NaNo Thoughts

20 days in to NaNoWriMo. 10 days left. (Well, 11 according the the NaNoWriMo statistics site.)

The end…is near.

When I started this month, I flew out the gates hacking away at my story. I was writing a good 2500-3000 words a day, and I was feeling great.

This is so easy, I told myself. I don’t know why everyone says this month is so hard and stressful.

And then…this wonderful thing called “Writer’s Block” decided to hit me about three days and 33,000 words in ago. I’ve got 17,000 words left, and it’s much more daunting than the first 33,000. I’ve got plenty of plot line left, but I’m still trying to get to know my characters. I’ve only spent three weeks with them, after all. A lot of the last three weeks, to be sure, but definitely not enough time to automatically know how they’re going to react to certain situations.

Even though I’m having difficulty powering through and I’m eagerly anticipating the end of this month so I can take a big breath of relief, one thing is to be sure: I have not written 35,465 words of crap. (That’s where I am now. I’ve made it past 33,000, just at a much slower pace.)

Do I think what I’ve got here is going to be publishable as soon as the end of the month occurs? Absolutely not. I’m not that narcissistic. However, with that being said, that’s one of the most common things I hear from people who partake in NaNoWriMo.

“You just look back at the 50,000 words of crap you wrote and you feel sad.”

Well, my question to that is…if it’s crap, why did you write it?

I think that loving your story as a writer is a lot like finding love in real life. Everyone says you can’t love someone else until you love yourself. I think it’s the same with your writing. Being shy and being humble and being scared to share it is one thing. But not liking it is another. If you hate it, how are other people going to love it?

I suppose a lot of that goes to the motives behind partaking in NaNoWriMo. I wanted the challenge (and a challenge it is most certainly being), but I also wanted to produce something I would be proud of, and at the end of the month have an edit-able manuscript that would, eventually (I would hope) turn into something publishable.

Now, I understand power writing is not for everyone. Some people know that they need more time to jot down 50K words and in turn decide not to participate in NaNoWriMo because they know they’re going to hate it. More power to you, I don’t judge. I’m only saying for the people who are participating, love your stuff! Because guess what? If you share it with a friend or a family member or whoever before you’ve had the chance to “edit it” and make it “not crap”, you still get to say “I wrote this entire novel. In one month. If you think this sucks, let’s see you do one. In November, of all months, when we just finish with Halloween, are in the middle of Thanksgiving, and have Black Friday and Christmas shopping to save up for. It might not be perfect right now, but it’s got potential.”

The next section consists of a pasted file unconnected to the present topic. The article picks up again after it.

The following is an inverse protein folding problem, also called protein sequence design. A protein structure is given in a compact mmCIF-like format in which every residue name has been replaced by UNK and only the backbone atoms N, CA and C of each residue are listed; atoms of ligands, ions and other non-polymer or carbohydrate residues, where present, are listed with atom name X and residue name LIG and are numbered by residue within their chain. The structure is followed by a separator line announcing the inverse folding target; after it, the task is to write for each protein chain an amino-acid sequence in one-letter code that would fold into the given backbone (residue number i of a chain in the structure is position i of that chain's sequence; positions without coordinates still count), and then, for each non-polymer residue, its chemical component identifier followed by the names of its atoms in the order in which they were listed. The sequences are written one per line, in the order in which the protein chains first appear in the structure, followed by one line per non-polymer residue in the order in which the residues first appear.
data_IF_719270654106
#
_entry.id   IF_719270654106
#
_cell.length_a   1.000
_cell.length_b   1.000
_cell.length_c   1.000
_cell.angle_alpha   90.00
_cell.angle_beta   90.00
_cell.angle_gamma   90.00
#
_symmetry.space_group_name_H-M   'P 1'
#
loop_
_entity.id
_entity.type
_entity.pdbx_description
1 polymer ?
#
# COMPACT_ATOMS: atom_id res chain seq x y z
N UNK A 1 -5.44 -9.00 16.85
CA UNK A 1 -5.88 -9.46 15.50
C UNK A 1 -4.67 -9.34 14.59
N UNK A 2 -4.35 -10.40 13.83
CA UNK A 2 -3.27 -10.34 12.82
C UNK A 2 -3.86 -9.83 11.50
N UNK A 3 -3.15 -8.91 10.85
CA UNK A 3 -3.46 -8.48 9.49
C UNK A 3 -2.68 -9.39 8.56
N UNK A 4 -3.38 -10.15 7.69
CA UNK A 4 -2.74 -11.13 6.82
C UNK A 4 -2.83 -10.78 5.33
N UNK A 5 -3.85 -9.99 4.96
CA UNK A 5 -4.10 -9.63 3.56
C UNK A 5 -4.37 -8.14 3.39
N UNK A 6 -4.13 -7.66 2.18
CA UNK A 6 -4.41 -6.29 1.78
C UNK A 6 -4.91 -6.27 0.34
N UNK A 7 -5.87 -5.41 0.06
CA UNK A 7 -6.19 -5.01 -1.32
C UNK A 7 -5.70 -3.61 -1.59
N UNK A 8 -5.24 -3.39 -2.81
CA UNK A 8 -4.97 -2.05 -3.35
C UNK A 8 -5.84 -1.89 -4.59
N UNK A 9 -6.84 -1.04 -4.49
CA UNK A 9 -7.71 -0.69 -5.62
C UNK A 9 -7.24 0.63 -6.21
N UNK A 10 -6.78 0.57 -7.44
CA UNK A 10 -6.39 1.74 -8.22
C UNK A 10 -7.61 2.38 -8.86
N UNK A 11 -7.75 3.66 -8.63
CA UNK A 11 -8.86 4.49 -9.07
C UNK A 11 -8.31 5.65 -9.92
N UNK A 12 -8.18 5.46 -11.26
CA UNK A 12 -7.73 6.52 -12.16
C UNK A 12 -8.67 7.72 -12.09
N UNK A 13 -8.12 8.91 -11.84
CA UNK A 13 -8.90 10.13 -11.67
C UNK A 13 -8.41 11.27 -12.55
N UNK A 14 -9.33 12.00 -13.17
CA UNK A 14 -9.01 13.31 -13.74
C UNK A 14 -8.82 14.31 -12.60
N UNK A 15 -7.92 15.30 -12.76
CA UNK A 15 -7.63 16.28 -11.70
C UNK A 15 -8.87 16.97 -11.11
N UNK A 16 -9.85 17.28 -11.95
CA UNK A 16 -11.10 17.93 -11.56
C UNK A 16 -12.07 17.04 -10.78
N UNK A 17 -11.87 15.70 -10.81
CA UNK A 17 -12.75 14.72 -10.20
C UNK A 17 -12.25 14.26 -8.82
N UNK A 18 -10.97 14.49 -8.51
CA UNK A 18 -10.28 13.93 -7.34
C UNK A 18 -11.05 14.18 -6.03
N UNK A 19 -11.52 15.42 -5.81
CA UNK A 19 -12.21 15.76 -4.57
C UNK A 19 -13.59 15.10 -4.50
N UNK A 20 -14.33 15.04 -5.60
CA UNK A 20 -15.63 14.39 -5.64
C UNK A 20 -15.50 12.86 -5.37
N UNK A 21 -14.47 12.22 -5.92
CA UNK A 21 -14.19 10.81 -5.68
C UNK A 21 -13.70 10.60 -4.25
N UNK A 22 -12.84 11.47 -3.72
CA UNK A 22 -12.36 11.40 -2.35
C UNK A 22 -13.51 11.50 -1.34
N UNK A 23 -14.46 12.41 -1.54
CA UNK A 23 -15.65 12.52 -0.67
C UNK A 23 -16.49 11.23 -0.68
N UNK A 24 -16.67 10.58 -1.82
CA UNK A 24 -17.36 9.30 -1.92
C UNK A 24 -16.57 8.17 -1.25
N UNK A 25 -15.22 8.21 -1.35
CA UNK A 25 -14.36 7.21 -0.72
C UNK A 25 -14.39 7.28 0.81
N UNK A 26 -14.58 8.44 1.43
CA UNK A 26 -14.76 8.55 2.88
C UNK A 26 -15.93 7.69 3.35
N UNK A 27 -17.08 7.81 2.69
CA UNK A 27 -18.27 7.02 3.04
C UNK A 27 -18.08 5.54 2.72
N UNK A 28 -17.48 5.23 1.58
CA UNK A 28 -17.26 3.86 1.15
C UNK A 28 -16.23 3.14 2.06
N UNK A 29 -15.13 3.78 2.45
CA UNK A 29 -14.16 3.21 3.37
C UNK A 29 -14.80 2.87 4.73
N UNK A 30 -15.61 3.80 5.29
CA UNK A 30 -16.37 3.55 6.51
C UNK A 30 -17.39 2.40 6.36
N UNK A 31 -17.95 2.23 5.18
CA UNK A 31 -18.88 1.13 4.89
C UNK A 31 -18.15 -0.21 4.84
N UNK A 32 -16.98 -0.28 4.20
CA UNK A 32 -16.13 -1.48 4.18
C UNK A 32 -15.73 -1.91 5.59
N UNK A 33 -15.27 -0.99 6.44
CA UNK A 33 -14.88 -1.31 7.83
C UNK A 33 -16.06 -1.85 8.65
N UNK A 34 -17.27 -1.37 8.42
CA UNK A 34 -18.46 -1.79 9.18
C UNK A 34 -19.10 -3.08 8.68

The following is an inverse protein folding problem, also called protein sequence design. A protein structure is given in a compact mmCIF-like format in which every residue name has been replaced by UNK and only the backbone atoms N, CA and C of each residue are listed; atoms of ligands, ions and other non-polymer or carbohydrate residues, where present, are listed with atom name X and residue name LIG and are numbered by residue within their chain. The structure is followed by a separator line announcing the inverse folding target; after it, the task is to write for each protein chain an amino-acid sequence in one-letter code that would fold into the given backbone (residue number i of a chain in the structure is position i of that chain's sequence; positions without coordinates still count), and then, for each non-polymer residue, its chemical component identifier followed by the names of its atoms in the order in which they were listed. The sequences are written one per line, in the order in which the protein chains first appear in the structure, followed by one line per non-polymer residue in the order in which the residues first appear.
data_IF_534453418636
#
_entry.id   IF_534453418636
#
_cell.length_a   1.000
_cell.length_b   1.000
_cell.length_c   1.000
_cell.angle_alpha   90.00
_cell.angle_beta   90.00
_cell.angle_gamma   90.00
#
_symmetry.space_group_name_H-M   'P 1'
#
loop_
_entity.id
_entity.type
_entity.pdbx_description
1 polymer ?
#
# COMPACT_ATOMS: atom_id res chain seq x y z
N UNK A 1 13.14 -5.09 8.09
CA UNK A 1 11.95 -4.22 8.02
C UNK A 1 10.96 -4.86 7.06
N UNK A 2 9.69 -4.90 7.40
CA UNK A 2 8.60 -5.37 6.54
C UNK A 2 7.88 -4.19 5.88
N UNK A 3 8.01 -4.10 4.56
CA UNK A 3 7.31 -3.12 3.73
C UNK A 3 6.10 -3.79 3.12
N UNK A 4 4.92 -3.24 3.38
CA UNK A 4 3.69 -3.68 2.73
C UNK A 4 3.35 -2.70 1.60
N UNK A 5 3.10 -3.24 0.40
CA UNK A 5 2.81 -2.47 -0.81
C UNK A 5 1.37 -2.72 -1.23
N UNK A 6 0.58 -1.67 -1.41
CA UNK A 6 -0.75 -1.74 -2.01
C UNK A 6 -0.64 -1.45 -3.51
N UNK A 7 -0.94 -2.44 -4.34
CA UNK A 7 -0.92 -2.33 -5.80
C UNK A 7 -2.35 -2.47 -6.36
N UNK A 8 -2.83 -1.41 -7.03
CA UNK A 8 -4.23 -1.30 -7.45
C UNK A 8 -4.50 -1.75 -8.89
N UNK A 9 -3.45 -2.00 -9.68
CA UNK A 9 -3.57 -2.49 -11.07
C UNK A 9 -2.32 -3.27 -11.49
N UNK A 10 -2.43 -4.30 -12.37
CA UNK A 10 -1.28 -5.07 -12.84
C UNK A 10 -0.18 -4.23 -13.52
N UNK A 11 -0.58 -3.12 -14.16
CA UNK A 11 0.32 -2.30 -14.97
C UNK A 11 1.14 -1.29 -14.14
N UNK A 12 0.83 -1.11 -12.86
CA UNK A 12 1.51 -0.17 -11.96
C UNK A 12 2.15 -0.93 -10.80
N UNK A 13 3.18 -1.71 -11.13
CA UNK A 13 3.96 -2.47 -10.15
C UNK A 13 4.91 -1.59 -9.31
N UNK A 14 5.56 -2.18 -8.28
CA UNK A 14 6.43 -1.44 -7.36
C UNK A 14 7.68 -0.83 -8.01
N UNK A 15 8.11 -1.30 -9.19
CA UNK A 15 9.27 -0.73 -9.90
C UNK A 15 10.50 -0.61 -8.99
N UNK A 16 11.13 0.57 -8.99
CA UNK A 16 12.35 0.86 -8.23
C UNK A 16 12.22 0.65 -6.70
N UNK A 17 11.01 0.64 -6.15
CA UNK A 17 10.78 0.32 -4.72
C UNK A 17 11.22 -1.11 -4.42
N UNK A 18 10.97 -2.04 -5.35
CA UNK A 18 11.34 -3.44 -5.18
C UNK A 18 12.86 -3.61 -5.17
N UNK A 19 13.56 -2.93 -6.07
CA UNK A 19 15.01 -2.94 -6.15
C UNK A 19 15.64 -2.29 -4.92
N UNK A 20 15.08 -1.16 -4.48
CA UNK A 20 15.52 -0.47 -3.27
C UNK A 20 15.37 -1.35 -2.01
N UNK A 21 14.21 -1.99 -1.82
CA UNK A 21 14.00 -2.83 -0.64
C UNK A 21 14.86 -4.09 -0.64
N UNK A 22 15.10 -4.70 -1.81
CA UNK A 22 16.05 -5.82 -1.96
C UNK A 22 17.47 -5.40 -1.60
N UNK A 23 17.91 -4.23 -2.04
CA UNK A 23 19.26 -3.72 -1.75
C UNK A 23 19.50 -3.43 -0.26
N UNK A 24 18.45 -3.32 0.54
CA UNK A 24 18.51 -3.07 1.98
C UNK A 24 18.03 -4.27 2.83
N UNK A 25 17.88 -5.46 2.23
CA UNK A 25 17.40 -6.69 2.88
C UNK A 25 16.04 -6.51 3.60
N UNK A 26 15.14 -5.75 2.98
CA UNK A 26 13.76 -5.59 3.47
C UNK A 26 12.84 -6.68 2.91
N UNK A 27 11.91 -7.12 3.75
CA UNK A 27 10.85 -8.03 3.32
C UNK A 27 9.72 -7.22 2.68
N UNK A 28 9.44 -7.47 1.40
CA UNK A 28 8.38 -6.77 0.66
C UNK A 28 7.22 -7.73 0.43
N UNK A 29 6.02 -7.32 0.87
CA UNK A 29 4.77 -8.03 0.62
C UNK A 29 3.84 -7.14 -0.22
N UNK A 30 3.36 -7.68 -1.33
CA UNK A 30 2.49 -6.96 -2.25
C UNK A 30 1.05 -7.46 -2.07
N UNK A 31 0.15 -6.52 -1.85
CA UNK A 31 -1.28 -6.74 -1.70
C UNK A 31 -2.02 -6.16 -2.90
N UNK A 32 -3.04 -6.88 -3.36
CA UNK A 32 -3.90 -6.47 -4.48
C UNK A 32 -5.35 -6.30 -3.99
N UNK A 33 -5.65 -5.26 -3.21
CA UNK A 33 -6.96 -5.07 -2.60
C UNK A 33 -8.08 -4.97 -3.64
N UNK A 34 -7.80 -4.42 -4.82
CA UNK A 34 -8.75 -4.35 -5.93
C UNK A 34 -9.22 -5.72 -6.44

Potential.

No one expects perfection in NaNoWriMo. Or, at least, I would hope not. Because I think writing a perfectly crafted 50,000+ word novel in one month is…well, I don’t find it extremely probable, but hey K.A. Applegate put out an Animorphs book a month (they were only like 30,000 ish words and she had ghost writers after a while, but still) so it could be possible. But anyway, just remember.

Potential is NOT Perfection.

Love your work. Let your story take you on its journey. Let your characters be real in your head, and let them tell you about their life and ask you to put it down into words. The story’s already been written, because when you start it becomes a part of you. You have your story idea for a reason, and if you’ve made it this far and you can make it through the end, there’s a reason for that. And if you let yourself love what you’ve got, it will open doors for others to do the same.

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